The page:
Global Feed

Sure, King George III's pesky tea tax served as a catalyst for the United States' rebellion against Great Britain. King George III in 1755, courtesy National Portrait Gallery, London. Click image to hear G3's first song, which mentions the tea to-do, in the Broadway musical "Hamilton." But once we worked through that independence thing, we Americans discovered that we still have a lot in common with the United Kingdom. And that includes, unfortunately, tax scams. U.K. HMRC tax phishing: Taxpayers across the pond have been getting phishing emails from tax crooks encouraging them to download an attached document in order... Read more →


A little more than a month ago, inquiring tax eyes were focused on Panama. Specifically, folks were curious about a law firm in that Central American nation that allegedly helps the wealthy stash cash in global accounts that are out of reach of their nations' tax collectors. ICIJ has produced a video, The Panama Papers: Victims of Offshore, that shows what the organization says are the unseen victims behind the email chains, invoices and documents that make up the Panama Papers and the shadowy offshore industry. A couple of U.S. states, Nevada and Wyoming, were named as international tax haven... Read more →


Brothels are legal in New South Wales, Australia, so officials there had no problem when Jamelie Lahood ran the Stiletto brothel for more than a decade until 2014. A room at Stiletto, a high-end brothel in Sydney, Australia. Photo from the bordello's Instagram account. However, Australian tax officials do take issue with the nearly $2 million ($1.5 million in U.S. currency) they say Lahood owes from her earnings as boss of the self-described "world's finest short stay boutique hotel and Sydney brothel." The money Lahood made operating Stiletto between 2008 and 2014 placed her among the top 0.1 percent of... Read more →


Nearly 10 million households didn't have bank accounts in 2013, according to the latest survey of individuals' banking habits by the Federal Deposit Insurance Corporation (FDIC). That's a lot of folks for whom cash is king. That's also a lot of people for whom paying a federal tax bill is not that easy … until now. Taxpayers who want to pay their Internal Revenue Service bills in cash now can do so at some 7-Eleven stores. Tax cash: As I noted last week at my other tax blog, the 7-Eleven cash tax payment option is available thanks to an arrangement... Read more →


Here in the United States, the income gap between the very wealthy and the rest of us is getting a lot of attention, thanks in large part to the Democratic presidential nominee race. Sen. Bernie Sanders has made the wealth gap a key part of his effort to dislodge former Secretary of State Hillary Clinton from the front-runner spot. Image source: ZMEScience But the battle is waging far beyond the U.S. borders and the 2016 presidential campaign. Global inequity off the charts: There's also a global inequality crisis, says Oxfam in a new report, and it is reaching new extremes.... Read more →


When you say "mascot" to an American, we immediately think of the characters and creatures associated with sports teams. In Japan, however, mascots have more expansive, and official, roles. The Japanese are obsessed with mascots that range from happy animals to mutated foodstuffs to saucer-eyed humanoids that promote, according to a recent New York Times article, seemingly every town, business and arm of government in the island nation. And yes, that includes Japanese tax offices. Osaka Prefecture, says the newspaper story, has two different dog mascots for separate tax departments. Taxhound talks taxes: An Internet search turned up a 2011... Read more →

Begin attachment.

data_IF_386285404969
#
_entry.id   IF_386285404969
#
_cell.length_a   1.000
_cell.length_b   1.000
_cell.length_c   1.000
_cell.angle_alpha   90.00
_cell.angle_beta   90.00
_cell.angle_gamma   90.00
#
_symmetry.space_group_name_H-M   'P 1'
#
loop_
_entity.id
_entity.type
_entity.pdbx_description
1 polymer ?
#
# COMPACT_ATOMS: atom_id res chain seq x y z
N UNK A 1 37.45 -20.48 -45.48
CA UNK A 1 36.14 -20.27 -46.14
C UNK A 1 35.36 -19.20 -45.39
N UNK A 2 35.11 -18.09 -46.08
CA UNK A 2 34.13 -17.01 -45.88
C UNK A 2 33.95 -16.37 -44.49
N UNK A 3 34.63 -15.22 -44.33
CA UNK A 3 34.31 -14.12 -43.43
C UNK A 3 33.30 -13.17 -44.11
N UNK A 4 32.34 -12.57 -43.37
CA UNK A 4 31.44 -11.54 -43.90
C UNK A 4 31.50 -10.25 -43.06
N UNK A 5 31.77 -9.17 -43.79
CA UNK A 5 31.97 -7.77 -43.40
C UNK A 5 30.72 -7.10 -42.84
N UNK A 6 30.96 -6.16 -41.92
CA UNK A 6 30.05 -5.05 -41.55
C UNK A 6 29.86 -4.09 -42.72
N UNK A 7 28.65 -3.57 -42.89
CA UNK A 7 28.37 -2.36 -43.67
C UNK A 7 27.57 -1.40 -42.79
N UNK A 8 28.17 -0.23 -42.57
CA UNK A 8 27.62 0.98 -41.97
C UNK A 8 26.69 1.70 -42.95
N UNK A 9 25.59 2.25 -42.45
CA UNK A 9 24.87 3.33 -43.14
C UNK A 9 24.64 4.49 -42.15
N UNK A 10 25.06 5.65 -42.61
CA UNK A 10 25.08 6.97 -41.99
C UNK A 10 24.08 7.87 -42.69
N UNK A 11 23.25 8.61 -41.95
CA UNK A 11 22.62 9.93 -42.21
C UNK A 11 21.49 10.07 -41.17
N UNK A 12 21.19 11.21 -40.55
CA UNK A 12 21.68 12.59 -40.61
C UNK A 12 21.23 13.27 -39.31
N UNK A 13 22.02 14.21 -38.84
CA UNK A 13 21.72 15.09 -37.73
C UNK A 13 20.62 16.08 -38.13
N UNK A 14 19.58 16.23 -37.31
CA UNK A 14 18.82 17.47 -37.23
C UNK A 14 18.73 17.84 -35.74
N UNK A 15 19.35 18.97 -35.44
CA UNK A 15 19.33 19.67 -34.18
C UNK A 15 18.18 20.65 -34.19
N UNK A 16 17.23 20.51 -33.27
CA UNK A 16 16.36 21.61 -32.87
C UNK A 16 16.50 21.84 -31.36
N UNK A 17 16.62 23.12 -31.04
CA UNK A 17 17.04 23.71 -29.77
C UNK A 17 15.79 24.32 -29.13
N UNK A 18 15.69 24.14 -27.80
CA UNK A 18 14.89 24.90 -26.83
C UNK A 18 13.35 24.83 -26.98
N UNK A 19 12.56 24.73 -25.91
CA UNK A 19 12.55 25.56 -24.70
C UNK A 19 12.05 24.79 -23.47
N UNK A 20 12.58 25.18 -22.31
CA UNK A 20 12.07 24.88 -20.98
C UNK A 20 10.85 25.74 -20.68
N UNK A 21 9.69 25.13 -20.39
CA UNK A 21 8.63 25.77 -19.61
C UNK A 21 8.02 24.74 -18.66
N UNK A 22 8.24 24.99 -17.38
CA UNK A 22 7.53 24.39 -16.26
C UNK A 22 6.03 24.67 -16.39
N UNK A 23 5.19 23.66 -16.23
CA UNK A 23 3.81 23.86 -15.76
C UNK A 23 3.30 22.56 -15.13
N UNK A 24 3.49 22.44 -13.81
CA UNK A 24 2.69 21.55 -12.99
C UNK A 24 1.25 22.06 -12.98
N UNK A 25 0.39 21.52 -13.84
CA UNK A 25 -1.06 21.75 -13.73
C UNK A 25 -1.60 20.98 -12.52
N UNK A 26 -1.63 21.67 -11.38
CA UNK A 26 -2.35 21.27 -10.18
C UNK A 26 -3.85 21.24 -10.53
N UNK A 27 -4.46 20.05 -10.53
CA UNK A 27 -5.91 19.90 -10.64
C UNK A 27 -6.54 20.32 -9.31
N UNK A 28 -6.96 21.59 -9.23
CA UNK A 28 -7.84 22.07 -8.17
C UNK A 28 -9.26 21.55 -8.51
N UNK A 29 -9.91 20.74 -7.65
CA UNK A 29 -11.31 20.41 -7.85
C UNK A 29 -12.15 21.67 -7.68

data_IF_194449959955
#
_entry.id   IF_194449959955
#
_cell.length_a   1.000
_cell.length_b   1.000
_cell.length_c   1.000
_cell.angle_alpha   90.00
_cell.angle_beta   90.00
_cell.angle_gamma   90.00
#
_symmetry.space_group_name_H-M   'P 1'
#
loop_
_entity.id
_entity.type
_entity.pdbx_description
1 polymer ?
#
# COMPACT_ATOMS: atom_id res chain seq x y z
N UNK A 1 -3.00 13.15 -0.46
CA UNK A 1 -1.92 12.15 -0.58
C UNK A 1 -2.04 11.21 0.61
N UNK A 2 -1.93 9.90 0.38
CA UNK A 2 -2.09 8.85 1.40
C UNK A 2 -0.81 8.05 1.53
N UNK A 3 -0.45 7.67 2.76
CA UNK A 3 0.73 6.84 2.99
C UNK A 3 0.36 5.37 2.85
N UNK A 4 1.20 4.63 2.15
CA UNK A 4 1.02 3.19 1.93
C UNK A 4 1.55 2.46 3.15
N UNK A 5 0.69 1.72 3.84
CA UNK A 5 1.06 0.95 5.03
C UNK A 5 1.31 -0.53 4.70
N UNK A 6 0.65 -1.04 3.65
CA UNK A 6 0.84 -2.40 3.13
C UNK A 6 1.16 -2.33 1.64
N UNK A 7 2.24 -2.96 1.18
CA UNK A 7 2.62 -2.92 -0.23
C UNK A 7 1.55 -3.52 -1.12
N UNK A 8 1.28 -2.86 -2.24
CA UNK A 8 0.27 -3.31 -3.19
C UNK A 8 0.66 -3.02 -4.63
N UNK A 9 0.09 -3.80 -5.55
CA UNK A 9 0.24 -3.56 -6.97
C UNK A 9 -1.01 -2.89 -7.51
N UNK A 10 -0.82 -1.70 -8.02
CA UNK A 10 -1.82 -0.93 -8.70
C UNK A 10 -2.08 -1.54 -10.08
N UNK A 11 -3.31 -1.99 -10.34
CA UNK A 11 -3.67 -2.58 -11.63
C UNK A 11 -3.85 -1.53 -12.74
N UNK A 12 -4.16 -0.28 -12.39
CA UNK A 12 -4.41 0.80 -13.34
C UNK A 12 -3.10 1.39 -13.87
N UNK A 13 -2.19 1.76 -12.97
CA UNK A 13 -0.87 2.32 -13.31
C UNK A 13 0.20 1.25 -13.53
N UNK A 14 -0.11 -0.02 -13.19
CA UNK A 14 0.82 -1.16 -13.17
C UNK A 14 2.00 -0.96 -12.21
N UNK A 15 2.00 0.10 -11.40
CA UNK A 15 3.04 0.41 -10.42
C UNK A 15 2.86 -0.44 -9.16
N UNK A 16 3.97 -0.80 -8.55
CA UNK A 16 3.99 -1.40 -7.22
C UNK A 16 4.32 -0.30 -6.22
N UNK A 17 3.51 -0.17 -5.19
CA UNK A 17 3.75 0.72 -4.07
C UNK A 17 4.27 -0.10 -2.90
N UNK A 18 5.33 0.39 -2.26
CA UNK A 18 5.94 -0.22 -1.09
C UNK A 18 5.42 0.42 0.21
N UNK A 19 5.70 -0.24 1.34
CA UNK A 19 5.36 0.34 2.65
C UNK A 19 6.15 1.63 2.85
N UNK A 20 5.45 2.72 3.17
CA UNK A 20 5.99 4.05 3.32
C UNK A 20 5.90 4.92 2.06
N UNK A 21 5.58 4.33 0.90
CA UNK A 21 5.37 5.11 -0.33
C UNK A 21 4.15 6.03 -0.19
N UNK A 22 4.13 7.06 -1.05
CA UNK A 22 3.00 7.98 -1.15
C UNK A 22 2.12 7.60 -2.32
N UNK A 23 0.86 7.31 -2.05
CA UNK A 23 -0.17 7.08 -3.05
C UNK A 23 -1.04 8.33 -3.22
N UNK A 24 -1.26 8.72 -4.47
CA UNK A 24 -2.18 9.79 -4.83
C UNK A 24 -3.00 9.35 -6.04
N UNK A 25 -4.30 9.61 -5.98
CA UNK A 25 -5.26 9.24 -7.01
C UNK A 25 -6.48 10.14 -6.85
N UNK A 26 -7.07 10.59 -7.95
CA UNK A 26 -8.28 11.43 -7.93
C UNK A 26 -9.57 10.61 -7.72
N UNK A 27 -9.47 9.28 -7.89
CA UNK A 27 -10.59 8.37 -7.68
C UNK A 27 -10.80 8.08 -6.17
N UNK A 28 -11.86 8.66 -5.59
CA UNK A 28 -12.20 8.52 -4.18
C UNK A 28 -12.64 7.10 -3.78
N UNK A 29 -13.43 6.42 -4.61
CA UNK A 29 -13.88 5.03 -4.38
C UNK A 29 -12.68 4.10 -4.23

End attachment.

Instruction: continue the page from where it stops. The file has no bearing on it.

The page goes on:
In the largest ever gathering of world leaders, the global representatives of 196 nations on Dec. 12 signed a historic climate change pact. The consensus of great global powers and some of the planet's poorest nations alike was that the landmark agreement is necessary to make changes in human behavior that will slow and limit the earth's increasing temperature. A new study, however, suggests that people worldwide need to make a change in their eating habits. And one way to accomplish such a dietary change might be a meat tax. Would a tax on your steak and other meat cause... Read more →


No business sector is off limits when it comes to taxes. That's the message from Her Majesty's Revenue and Customs (HMRC), which last week announced formation of an adult entertainment task force. The special investigative unit of Great Britain's version of the Internal Revenue Service will target strip clubs and online escort agencies that it suspects are covering up thousands of pounds a day in profits, thereby evading value added tax (VAT), income tax and national insurance payments. Billions in unreported earnings: HMRC says the adult entertainment industry, including but not limited to strippers, escort agencies and lap dancing clubs,... Read more →


Millions of Americans are thinking about travel this holiday week. So is Congress, but on a larger scale. As the House and Senate work out details of a long-term transportation bill, one funding road sign is clear. International travelers will help pay for domestic road and transit projects. Photo courtesy Mike via Flickr CC Lawmakers in both chambers have agreed on a provision that would direct the State Department to deny passports to taxpayers who are "seriously delinquent" in their tax payments. State also could rescind existing passports of affected taxpayers. The highway bill funding measure is projected to bring... Read more →


Tax evasion is a global problem. Around the world, countries are struggling to make sure that their citizens are paying the taxes they owe. Here in the United States, we try both the stick (audits and even criminal prosecution in some cases) and the carrot (tax breaks) to encourage compliance. The Internal Revenue Service has sweetened the tax reporting pot, especially for those who are hiding their funds in out-of-country accounts. While many tax havens are in tropical locales, you can find places to hide money from the tax man all over the world. For some, the United States is... Read more →